Not sure where to start when it comes to advisor marketing? Unclear about the best tactics to try or how to get organized?
It’s a struggle to get started because there are so many options… and with the various paths you can take, endless opinions about which one is best.
Creative Advisor Marketing’s Content Marketing Q & A series aims to solve some of those problems by providing clarity and direction for financial pros who want simple, straightforward answers to real questions.
My goal? To give you the information you need to move forward with confidence in your inbound marketing strategies.
Small Business Questions Around Content Marketing, Answered
This is a mailbag-style series, meaning these questions come from YOU: advisors, small business owners, and readers of this site.
In this mail call, we’re talking emails that are concise so they don’t exhaust your reader — and how to deal with exhaustion when it’s your own.
Question: When crafting emails to prospects, what is your secret to finding the right email length?
I tend to put too much detail in emails, but don’t want to leave anything out about how I think I can help someone.
— Jud Mallini, CFP® and founder of Together Planning
Answer: First of all, let me applaud you for such a thoughtful question. I appreciate that you’re not just thinking of yourself and what you have to say here — you’re concerned about what’s appropriate for your readers.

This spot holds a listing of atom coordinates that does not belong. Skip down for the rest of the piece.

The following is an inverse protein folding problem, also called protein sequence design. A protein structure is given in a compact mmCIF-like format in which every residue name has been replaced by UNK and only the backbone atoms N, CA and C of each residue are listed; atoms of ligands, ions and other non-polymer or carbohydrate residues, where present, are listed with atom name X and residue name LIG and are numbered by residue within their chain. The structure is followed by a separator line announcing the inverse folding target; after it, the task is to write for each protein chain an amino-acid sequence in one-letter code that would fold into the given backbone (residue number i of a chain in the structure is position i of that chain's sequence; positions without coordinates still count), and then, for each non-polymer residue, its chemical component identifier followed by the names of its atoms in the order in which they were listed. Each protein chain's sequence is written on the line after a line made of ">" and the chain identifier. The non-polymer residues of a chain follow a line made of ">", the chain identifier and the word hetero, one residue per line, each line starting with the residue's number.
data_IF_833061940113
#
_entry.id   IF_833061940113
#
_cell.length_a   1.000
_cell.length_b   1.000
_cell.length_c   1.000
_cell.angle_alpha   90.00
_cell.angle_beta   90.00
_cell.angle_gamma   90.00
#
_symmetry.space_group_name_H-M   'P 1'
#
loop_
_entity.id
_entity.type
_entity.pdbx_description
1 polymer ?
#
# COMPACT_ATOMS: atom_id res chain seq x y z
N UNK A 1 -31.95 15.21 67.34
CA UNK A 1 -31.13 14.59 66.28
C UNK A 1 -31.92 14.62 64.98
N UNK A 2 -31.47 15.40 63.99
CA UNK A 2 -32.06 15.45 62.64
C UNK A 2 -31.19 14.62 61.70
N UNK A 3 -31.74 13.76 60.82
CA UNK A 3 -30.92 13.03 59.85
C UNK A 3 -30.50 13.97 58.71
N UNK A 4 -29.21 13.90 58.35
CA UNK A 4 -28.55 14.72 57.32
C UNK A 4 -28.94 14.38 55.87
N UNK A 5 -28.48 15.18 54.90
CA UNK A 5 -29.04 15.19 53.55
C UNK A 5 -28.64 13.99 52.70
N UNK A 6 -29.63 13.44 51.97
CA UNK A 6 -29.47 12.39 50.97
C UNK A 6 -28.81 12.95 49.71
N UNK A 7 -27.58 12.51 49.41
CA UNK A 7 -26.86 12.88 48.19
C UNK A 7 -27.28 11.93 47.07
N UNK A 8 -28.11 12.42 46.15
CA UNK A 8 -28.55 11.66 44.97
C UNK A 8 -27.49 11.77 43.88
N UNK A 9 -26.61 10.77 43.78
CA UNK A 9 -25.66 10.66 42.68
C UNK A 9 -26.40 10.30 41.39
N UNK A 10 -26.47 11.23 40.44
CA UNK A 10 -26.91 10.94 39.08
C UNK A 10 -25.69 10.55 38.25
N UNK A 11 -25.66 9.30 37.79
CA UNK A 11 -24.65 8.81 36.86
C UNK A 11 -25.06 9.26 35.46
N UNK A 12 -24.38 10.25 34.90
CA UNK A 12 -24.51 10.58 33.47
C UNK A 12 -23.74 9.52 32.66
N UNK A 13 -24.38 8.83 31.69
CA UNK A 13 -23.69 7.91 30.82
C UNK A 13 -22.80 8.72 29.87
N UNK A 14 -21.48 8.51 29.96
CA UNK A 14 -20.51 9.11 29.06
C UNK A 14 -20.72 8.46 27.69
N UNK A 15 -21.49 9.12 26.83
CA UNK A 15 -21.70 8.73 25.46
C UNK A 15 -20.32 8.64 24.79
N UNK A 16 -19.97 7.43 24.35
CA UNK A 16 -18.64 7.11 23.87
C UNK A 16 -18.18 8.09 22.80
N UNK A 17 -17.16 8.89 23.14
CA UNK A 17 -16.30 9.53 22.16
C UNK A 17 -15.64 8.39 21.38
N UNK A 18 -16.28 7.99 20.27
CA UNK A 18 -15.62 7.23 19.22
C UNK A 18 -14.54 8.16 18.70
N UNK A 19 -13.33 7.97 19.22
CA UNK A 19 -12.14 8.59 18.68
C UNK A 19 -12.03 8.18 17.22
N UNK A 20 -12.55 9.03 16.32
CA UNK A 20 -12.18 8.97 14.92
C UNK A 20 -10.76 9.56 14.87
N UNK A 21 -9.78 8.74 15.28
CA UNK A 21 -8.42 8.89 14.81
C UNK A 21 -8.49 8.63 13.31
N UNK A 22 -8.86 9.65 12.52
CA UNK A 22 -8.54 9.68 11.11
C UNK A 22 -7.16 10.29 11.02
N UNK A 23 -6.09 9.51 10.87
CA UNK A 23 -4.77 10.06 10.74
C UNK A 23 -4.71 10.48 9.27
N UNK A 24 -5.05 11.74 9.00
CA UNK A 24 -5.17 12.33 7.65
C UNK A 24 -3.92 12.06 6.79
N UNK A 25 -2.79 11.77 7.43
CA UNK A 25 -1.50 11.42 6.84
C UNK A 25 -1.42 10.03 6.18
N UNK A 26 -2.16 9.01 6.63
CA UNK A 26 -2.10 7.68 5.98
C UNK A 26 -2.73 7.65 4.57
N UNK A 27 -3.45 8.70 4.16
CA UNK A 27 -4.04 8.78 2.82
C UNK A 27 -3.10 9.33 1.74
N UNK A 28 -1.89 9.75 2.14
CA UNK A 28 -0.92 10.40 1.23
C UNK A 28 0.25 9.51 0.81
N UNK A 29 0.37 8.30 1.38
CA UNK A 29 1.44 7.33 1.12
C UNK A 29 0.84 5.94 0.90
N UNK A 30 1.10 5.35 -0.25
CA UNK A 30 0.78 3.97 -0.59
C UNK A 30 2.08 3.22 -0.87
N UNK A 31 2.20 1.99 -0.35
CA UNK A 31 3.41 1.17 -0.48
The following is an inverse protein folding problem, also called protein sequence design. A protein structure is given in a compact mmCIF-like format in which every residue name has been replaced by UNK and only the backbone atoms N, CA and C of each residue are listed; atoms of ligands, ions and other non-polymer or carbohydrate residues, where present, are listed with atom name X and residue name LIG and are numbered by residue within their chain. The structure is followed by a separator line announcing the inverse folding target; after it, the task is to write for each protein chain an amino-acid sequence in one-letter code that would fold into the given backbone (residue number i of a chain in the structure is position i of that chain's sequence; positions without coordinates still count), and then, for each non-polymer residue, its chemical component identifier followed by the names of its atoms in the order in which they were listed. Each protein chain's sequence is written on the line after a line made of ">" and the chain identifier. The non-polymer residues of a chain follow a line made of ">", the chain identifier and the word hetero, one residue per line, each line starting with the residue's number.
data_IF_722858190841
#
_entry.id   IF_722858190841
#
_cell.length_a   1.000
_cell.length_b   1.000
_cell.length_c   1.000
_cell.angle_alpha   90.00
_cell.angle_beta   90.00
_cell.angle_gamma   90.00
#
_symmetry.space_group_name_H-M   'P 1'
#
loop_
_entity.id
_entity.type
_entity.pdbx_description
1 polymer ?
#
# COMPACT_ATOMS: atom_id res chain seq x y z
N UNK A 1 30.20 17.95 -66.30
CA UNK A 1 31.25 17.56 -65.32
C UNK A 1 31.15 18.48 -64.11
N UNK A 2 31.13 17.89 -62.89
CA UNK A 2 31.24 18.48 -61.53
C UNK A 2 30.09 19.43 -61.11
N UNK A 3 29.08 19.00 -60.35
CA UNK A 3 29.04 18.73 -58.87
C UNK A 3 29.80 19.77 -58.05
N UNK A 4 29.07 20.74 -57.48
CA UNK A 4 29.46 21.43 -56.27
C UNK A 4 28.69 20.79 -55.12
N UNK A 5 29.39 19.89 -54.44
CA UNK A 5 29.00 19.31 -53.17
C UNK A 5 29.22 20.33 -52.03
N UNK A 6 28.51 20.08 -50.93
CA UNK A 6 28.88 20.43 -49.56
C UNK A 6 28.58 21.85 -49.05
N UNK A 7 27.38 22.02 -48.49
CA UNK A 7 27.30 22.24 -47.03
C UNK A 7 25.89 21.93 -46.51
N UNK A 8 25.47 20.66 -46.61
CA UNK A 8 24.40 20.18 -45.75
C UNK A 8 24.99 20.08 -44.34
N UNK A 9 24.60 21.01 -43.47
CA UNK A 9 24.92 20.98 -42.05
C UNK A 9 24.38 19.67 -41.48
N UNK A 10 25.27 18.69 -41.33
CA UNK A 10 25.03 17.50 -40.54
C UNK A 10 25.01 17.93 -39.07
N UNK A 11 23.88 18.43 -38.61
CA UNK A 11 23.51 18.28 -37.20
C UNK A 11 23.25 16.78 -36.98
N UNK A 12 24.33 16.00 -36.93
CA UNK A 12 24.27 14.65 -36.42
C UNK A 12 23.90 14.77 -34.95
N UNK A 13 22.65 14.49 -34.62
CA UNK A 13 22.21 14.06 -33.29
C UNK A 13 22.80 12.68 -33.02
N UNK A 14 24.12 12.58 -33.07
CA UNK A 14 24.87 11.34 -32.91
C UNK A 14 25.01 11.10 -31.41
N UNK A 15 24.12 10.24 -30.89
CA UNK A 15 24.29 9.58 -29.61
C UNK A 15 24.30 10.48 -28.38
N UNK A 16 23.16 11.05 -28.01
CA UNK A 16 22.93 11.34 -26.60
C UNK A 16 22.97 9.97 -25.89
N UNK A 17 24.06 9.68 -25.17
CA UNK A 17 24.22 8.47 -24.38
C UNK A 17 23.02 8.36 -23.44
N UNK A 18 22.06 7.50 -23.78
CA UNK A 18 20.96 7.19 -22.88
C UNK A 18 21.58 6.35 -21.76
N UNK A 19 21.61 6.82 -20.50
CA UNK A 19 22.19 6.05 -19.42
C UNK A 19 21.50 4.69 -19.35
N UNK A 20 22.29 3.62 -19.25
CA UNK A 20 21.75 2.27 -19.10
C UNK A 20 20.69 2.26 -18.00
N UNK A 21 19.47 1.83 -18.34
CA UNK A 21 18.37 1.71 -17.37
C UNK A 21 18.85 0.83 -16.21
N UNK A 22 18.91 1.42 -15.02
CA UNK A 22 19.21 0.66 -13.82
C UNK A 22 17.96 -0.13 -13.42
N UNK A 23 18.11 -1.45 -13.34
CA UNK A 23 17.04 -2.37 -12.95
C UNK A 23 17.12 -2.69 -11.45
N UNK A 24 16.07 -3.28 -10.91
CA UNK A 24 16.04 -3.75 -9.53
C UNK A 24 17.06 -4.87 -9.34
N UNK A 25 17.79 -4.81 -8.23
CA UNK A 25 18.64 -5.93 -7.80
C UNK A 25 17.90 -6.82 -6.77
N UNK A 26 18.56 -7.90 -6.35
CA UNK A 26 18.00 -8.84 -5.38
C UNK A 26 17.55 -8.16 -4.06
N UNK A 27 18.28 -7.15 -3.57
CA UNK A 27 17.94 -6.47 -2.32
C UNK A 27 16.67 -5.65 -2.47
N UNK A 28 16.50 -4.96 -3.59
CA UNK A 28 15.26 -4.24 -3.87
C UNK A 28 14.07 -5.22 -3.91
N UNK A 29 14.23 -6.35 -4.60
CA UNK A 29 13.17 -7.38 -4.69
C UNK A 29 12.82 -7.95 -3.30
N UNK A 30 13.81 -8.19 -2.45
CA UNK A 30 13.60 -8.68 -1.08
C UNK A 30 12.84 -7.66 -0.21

This is an excellent position to start from.
I don’t think there’s a precise word count when it comes to the “right” email length. I think what’s right depends on a number of factors, including:
- What your readers need, want, and expect from you.
- The complexity of your message.
- What you’re asking readers to do after receiving your email.
I share the tendency to put way too much detail in everything I write. When it comes to blog posts, that’s usually a good thing and it gets good results. But every time I ask someone to read over an email draft, the feedback is, “this is too long.”
They’re almost always right, and I find ways to cut what turns out to be fluff from the email so it’s more direct — and ultimately, a more useful email than the one stuffed full of information.
In general, shorter is better when it comes to email. But that’s not necessarily very helpful in answering your question. Since there’s not a specific word count I think you should hit (every situation requires a different level of depth to the message you send to someone), I can share the process I use to pare down to essentials in email: